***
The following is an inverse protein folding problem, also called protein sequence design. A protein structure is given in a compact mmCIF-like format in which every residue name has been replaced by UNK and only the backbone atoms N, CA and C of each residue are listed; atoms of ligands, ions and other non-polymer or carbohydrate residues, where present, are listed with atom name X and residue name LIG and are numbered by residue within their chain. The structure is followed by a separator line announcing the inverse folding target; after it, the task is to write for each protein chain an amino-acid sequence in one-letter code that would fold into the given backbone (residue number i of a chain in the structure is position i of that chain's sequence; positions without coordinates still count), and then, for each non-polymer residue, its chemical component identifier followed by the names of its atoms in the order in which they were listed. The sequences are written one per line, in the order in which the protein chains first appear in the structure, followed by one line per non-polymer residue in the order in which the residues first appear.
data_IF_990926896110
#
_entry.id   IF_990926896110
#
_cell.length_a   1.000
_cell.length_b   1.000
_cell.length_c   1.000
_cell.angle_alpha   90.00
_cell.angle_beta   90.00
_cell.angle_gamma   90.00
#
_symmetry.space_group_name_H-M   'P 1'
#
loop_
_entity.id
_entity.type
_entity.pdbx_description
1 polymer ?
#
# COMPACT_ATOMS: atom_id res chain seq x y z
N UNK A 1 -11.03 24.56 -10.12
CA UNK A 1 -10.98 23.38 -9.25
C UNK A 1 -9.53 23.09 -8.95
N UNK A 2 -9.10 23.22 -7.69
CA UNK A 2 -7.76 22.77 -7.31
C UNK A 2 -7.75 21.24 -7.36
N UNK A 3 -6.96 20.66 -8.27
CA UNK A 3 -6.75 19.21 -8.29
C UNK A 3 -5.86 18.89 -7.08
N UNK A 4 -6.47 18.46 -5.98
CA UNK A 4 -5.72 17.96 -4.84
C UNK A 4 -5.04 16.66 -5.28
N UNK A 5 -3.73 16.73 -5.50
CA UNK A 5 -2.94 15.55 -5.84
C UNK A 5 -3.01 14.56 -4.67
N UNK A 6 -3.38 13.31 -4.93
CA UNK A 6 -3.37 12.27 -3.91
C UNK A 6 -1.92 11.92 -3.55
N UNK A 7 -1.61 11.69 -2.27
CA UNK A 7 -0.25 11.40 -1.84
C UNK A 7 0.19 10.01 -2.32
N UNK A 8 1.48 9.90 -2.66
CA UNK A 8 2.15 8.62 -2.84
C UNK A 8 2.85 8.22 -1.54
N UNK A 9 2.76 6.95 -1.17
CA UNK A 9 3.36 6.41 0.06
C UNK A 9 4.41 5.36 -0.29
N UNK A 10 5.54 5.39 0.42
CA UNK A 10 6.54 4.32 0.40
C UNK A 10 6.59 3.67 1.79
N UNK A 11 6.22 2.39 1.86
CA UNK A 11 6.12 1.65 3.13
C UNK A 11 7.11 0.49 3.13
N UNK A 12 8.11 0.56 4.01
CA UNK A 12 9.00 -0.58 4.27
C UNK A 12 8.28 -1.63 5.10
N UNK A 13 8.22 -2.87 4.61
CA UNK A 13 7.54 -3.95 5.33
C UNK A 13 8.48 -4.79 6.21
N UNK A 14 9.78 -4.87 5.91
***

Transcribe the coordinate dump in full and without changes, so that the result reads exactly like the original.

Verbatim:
The following is an inverse protein folding problem, also called protein sequence design. A protein structure is given in a compact mmCIF-like format in which every residue name has been replaced by UNK and only the backbone atoms N, CA and C of each residue are listed; atoms of ligands, ions and other non-polymer or carbohydrate residues, where present, are listed with atom name X and residue name LIG and are numbered by residue within their chain. The structure is followed by a separator line announcing the inverse folding target; after it, the task is to write for each protein chain an amino-acid sequence in one-letter code that would fold into the given backbone (residue number i of a chain in the structure is position i of that chain's sequence; positions without coordinates still count), and then, for each non-polymer residue, its chemical component identifier followed by the names of its atoms in the order in which they were listed. The sequences are written one per line, in the order in which the protein chains first appear in the structure, followed by one line per non-polymer residue in the order in which the residues first appear.
data_IF_990926896110
#
_entry.id   IF_990926896110
#
_cell.length_a   1.000
_cell.length_b   1.000
_cell.length_c   1.000
_cell.angle_alpha   90.00
_cell.angle_beta   90.00
_cell.angle_gamma   90.00
#
_symmetry.space_group_name_H-M   'P 1'
#
loop_
_entity.id
_entity.type
_entity.pdbx_description
1 polymer ?
#
# COMPACT_ATOMS: atom_id res chain seq x y z
N UNK A 1 -11.03 24.56 -10.12
CA UNK A 1 -10.98 23.38 -9.25
C UNK A 1 -9.53 23.09 -8.95
N UNK A 2 -9.10 23.22 -7.69
CA UNK A 2 -7.76 22.77 -7.31
C UNK A 2 -7.75 21.24 -7.36
N UNK A 3 -6.96 20.66 -8.27
CA UNK A 3 -6.75 19.21 -8.29
C UNK A 3 -5.86 18.89 -7.08
N UNK A 4 -6.47 18.46 -5.98
CA UNK A 4 -5.72 17.96 -4.84
C UNK A 4 -5.04 16.66 -5.28
N UNK A 5 -3.73 16.73 -5.50
CA UNK A 5 -2.94 15.55 -5.84
C UNK A 5 -3.01 14.56 -4.67
N UNK A 6 -3.38 13.31 -4.93
CA UNK A 6 -3.37 12.27 -3.91
C UNK A 6 -1.92 11.92 -3.55
N UNK A 7 -1.61 11.69 -2.27
CA UNK A 7 -0.25 11.40 -1.84
C UNK A 7 0.19 10.01 -2.32
N UNK A 8 1.48 9.90 -2.66
CA UNK A 8 2.15 8.62 -2.84
C UNK A 8 2.85 8.22 -1.54
N UNK A 9 2.76 6.95 -1.17
CA UNK A 9 3.36 6.41 0.06
C UNK A 9 4.41 5.36 -0.29
N UNK A 10 5.54 5.39 0.42
CA UNK A 10 6.54 4.32 0.40
C UNK A 10 6.59 3.67 1.79
N UNK A 11 6.22 2.39 1.86
CA UNK A 11 6.12 1.65 3.13
C UNK A 11 7.11 0.49 3.13
N UNK A 12 8.11 0.56 4.01
CA UNK A 12 9.00 -0.58 4.27
C UNK A 12 8.28 -1.63 5.10
N UNK A 13 8.22 -2.87 4.61
CA UNK A 13 7.54 -3.95 5.33
C UNK A 13 8.48 -4.79 6.21
N UNK A 14 9.78 -4.87 5.91